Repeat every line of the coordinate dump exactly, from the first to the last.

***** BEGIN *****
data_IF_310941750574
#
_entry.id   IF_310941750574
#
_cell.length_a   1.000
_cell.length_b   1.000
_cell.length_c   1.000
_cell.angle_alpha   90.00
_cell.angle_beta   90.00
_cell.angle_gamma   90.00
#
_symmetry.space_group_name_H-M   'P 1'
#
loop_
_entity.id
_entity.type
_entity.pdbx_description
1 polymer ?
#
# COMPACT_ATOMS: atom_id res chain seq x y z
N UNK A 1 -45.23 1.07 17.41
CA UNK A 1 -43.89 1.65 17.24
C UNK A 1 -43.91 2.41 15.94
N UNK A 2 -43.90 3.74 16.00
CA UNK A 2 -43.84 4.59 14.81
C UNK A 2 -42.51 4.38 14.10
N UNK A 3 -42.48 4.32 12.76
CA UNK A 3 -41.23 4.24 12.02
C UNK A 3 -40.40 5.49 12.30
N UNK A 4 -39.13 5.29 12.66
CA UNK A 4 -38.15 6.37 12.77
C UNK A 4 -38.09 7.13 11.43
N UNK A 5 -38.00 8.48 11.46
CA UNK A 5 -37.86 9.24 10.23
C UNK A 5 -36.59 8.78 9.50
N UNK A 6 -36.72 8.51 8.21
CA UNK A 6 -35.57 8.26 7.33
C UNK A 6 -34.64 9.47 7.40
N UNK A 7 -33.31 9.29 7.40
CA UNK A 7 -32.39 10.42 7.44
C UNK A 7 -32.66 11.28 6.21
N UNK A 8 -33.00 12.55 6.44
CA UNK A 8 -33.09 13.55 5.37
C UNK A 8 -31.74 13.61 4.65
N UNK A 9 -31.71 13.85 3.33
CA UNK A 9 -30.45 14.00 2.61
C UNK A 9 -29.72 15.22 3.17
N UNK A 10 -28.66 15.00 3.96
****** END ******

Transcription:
data_IF_310941750574
#
_entry.id   IF_310941750574
#
_cell.length_a   1.000
_cell.length_b   1.000
_cell.length_c   1.000
_cell.angle_alpha   90.00
_cell.angle_beta   90.00
_cell.angle_gamma   90.00
#
_symmetry.space_group_name_H-M   'P 1'
#
loop_
_entity.id
_entity.type
_entity.pdbx_description
1 polymer ?
#
# COMPACT_ATOMS: atom_id res chain seq x y z
N UNK A 1 -45.23 1.07 17.41
CA UNK A 1 -43.89 1.65 17.24
C UNK A 1 -43.91 2.41 15.94
N UNK A 2 -43.90 3.74 16.00
CA UNK A 2 -43.84 4.59 14.81
C UNK A 2 -42.51 4.38 14.10
N UNK A 3 -42.48 4.32 12.76
CA UNK A 3 -41.23 4.24 12.02
C UNK A 3 -40.40 5.49 12.30
N UNK A 4 -39.13 5.29 12.66
CA UNK A 4 -38.15 6.37 12.77
C UNK A 4 -38.09 7.13 11.43
N UNK A 5 -38.00 8.48 11.46
CA UNK A 5 -37.86 9.24 10.23
C UNK A 5 -36.59 8.78 9.50
N UNK A 6 -36.72 8.51 8.21
CA UNK A 6 -35.57 8.26 7.33
C UNK A 6 -34.64 9.47 7.40
N UNK A 7 -33.31 9.29 7.40
CA UNK A 7 -32.39 10.42 7.44
C UNK A 7 -32.66 11.28 6.21
N UNK A 8 -33.00 12.55 6.44
CA UNK A 8 -33.09 13.55 5.37
C UNK A 8 -31.74 13.61 4.65
N UNK A 9 -31.71 13.85 3.33
CA UNK A 9 -30.45 14.00 2.61
C UNK A 9 -29.72 15.22 3.17
N UNK A 10 -28.66 15.00 3.96